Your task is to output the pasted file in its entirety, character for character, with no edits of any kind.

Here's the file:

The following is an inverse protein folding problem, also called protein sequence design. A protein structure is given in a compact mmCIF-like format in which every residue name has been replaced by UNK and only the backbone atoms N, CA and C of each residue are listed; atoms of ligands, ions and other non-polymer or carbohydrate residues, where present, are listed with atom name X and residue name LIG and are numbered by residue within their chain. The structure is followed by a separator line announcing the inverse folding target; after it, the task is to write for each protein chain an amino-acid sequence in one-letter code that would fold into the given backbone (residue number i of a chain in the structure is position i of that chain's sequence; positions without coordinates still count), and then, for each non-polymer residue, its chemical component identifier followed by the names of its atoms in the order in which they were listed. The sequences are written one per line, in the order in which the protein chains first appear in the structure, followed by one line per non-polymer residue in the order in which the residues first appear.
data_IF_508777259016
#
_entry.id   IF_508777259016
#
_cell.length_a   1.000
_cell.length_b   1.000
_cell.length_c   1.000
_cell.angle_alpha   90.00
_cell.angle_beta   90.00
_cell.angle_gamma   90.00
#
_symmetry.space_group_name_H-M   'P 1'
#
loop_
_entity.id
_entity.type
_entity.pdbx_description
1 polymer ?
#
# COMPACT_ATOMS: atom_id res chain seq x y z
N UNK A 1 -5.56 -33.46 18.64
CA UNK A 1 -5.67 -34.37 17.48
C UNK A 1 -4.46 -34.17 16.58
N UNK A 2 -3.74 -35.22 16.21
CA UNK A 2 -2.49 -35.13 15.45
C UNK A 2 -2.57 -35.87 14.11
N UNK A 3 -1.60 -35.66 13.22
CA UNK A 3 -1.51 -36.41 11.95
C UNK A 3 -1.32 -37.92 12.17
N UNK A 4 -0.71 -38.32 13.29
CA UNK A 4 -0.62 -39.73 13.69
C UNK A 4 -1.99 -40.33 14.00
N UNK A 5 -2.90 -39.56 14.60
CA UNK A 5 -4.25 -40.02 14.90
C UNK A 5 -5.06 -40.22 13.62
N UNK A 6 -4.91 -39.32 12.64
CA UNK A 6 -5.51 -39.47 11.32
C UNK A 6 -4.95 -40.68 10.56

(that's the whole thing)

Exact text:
The following is an inverse protein folding problem, also called protein sequence design. A protein structure is given in a compact mmCIF-like format in which every residue name has been replaced by UNK and only the backbone atoms N, CA and C of each residue are listed; atoms of ligands, ions and other non-polymer or carbohydrate residues, where present, are listed with atom name X and residue name LIG and are numbered by residue within their chain. The structure is followed by a separator line announcing the inverse folding target; after it, the task is to write for each protein chain an amino-acid sequence in one-letter code that would fold into the given backbone (residue number i of a chain in the structure is position i of that chain's sequence; positions without coordinates still count), and then, for each non-polymer residue, its chemical component identifier followed by the names of its atoms in the order in which they were listed. The sequences are written one per line, in the order in which the protein chains first appear in the structure, followed by one line per non-polymer residue in the order in which the residues first appear.
data_IF_508777259016
#
_entry.id   IF_508777259016
#
_cell.length_a   1.000
_cell.length_b   1.000
_cell.length_c   1.000
_cell.angle_alpha   90.00
_cell.angle_beta   90.00
_cell.angle_gamma   90.00
#
_symmetry.space_group_name_H-M   'P 1'
#
loop_
_entity.id
_entity.type
_entity.pdbx_description
1 polymer ?
#
# COMPACT_ATOMS: atom_id res chain seq x y z
N UNK A 1 -5.56 -33.46 18.64
CA UNK A 1 -5.67 -34.37 17.48
C UNK A 1 -4.46 -34.17 16.58
N UNK A 2 -3.74 -35.22 16.21
CA UNK A 2 -2.49 -35.13 15.45
C UNK A 2 -2.57 -35.87 14.11
N UNK A 3 -1.60 -35.66 13.22
CA UNK A 3 -1.51 -36.41 11.95
C UNK A 3 -1.32 -37.92 12.17
N UNK A 4 -0.71 -38.32 13.29
CA UNK A 4 -0.62 -39.73 13.69
C UNK A 4 -1.99 -40.33 14.00
N UNK A 5 -2.90 -39.56 14.60
CA UNK A 5 -4.25 -40.02 14.90
C UNK A 5 -5.06 -40.22 13.62
N UNK A 6 -4.91 -39.32 12.64
CA UNK A 6 -5.51 -39.47 11.32
C UNK A 6 -4.95 -40.68 10.56